A Whaley Bridge trade unionist is urging people to back a campaign to keep all universal age-related benefits such as the bus pass after a study showed the UK’s OAPs make a net contribution to the economy – despite having among the worst state pensions in Europe.
The North West Regional Pensioners Association says cutting such benefits was a smokescreen used by both politicians to introduce a means-test which would result in support being withdrawn from all nine million older people with an income above just £7,500 – the level of the Pension Credit.
Unite official Joe Bush says the report also shows that revenue collected by the state from older people adds up to a staggering £175.8bn every year – while total expenditure on older people through pensions, welfare payments and health care is £136.2bn. The annual net contribution by older people to the economy is almost £40bn — and is estimated to rise to almost £75bn by 2030 – more than enough to pay for the £8bn worth of age related benefits that are now under threat.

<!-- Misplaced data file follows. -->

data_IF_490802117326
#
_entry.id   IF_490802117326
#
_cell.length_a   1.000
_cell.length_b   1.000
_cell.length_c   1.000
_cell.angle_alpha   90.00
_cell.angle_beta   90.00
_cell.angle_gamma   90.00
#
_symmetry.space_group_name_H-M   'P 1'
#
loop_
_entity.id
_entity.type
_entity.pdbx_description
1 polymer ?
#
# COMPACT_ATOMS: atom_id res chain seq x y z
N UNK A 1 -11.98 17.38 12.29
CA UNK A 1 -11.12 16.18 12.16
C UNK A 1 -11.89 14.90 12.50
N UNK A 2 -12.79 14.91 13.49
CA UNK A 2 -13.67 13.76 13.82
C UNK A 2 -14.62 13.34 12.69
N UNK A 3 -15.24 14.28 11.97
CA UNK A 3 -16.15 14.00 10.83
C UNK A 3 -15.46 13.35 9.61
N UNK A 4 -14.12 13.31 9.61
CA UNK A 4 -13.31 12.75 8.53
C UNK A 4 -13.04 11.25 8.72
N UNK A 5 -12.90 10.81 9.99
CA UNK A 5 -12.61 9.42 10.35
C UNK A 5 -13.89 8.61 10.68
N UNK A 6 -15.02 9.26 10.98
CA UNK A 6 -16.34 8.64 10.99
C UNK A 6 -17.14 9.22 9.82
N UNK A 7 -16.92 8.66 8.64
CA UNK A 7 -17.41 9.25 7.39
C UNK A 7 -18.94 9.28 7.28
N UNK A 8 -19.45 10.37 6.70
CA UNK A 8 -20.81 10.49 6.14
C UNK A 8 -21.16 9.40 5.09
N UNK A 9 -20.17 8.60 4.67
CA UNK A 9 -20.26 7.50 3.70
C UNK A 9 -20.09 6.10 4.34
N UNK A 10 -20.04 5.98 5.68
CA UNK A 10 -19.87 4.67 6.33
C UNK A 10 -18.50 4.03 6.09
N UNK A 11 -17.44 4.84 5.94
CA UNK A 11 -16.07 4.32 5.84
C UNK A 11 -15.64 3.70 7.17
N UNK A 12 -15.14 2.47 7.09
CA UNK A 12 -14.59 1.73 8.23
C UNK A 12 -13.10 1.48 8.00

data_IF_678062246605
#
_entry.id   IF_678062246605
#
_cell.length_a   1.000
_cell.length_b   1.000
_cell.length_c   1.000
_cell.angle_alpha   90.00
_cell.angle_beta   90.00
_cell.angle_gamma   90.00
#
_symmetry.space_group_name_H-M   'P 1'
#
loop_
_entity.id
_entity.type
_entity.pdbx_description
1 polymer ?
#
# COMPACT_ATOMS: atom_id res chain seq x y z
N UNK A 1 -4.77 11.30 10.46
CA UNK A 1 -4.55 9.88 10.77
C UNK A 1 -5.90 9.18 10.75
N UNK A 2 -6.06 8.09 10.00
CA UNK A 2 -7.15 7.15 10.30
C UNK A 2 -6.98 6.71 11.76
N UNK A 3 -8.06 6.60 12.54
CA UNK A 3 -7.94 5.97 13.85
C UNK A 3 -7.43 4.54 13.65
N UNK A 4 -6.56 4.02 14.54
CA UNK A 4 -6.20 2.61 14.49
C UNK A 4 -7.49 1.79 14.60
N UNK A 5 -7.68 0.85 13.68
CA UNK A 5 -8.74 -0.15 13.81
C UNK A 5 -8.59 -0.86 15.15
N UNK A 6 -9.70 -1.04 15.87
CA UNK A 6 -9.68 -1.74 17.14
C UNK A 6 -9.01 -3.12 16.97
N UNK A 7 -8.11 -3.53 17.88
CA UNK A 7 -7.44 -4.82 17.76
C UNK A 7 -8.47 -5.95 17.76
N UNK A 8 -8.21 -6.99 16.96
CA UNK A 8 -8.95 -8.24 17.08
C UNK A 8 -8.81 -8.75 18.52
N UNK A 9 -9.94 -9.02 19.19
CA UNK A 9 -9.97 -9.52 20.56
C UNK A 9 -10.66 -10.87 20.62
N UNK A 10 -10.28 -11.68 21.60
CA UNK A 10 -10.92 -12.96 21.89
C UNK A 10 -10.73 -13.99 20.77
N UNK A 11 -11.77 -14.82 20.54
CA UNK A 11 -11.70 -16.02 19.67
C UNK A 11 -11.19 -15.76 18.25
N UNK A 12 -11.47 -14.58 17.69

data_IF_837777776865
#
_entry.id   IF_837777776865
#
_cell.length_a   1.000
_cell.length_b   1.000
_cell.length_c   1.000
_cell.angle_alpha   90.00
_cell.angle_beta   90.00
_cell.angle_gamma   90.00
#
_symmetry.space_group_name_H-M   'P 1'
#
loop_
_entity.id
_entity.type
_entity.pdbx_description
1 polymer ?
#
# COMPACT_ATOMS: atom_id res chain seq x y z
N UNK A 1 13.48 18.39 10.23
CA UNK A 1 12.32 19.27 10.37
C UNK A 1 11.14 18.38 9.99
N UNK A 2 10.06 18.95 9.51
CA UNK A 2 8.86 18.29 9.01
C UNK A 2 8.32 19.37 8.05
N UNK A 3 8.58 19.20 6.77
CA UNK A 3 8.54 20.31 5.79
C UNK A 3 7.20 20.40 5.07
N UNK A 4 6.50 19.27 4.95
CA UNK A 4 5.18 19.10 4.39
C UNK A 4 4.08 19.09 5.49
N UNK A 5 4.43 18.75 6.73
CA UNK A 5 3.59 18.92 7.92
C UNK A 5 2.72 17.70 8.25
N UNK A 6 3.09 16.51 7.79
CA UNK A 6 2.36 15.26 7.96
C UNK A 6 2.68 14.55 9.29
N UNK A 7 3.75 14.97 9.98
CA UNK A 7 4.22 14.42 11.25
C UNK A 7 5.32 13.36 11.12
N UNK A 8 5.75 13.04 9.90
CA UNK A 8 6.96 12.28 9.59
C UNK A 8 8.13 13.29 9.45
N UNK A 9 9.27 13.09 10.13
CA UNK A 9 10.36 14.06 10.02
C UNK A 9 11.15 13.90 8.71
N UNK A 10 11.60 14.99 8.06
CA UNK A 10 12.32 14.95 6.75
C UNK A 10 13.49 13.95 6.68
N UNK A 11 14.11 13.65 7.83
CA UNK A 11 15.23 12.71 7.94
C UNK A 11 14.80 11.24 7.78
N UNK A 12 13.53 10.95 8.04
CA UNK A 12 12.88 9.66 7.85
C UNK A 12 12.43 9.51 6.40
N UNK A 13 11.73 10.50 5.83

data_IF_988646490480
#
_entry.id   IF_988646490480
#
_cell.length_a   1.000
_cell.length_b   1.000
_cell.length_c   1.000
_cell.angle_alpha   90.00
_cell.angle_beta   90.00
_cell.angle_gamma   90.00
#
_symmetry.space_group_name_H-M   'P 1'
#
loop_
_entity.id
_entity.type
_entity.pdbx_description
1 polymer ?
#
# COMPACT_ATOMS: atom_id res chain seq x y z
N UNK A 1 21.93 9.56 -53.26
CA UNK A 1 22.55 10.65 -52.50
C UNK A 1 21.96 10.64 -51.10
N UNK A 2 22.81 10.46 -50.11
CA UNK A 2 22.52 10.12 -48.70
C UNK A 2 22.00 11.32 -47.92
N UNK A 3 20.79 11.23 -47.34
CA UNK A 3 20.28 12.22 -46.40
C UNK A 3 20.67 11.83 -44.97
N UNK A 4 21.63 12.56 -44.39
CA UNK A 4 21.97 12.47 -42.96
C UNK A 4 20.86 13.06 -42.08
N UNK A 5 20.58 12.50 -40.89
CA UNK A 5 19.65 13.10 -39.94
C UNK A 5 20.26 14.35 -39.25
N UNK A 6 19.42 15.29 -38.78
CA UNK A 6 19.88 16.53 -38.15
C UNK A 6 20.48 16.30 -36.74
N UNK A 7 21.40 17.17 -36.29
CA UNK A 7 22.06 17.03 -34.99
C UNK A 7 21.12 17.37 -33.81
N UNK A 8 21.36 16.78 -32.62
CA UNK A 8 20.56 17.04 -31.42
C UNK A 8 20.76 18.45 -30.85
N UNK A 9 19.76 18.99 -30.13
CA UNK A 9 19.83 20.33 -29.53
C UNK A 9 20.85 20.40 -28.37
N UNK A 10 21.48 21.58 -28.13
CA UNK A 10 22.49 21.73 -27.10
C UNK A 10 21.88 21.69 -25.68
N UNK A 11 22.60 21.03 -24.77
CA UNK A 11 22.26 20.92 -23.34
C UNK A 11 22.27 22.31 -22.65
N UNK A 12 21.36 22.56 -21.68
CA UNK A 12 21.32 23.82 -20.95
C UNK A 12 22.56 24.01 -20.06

Mr Bush said: “This idea that the country’s economy is struggling because an army of millionaire pensioners are joy-riding with their free bus passes is absolute nonsense. The economic crisis is being used as an excuse to undermine the welfare state and roll back some of our hard-earned gains — many of which are necessary because the UK has one of the worst state pensions in Europe.”
lA full copy of the report can be downloaded from www.nocuk.orq